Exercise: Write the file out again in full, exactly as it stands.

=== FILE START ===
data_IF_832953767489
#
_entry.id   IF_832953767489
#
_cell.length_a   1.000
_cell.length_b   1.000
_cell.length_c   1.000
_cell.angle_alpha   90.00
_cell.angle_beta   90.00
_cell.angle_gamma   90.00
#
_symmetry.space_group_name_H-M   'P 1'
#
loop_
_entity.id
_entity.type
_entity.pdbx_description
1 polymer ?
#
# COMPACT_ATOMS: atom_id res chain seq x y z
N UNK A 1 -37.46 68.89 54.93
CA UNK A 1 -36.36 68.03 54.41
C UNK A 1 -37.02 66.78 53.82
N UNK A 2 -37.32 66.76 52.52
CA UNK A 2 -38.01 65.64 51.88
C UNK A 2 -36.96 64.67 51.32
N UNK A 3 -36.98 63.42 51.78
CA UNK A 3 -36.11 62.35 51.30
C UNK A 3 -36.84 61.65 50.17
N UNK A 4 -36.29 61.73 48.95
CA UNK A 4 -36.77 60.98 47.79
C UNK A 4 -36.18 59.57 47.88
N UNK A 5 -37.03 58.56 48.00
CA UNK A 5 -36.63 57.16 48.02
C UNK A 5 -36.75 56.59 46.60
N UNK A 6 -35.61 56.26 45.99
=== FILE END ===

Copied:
data_IF_832953767489
#
_entry.id   IF_832953767489
#
_cell.length_a   1.000
_cell.length_b   1.000
_cell.length_c   1.000
_cell.angle_alpha   90.00
_cell.angle_beta   90.00
_cell.angle_gamma   90.00
#
_symmetry.space_group_name_H-M   'P 1'
#
loop_
_entity.id
_entity.type
_entity.pdbx_description
1 polymer ?
#
# COMPACT_ATOMS: atom_id res chain seq x y z
N UNK A 1 -37.46 68.89 54.93
CA UNK A 1 -36.36 68.03 54.41
C UNK A 1 -37.02 66.78 53.82
N UNK A 2 -37.32 66.76 52.52
CA UNK A 2 -38.01 65.64 51.88
C UNK A 2 -36.96 64.67 51.32
N UNK A 3 -36.98 63.42 51.78
CA UNK A 3 -36.11 62.35 51.30
C UNK A 3 -36.84 61.65 50.17
N UNK A 4 -36.29 61.73 48.95
CA UNK A 4 -36.77 60.98 47.79
C UNK A 4 -36.18 59.57 47.88
N UNK A 5 -37.03 58.56 48.00
CA UNK A 5 -36.63 57.16 48.02
C UNK A 5 -36.75 56.59 46.60
N UNK A 6 -35.61 56.26 45.99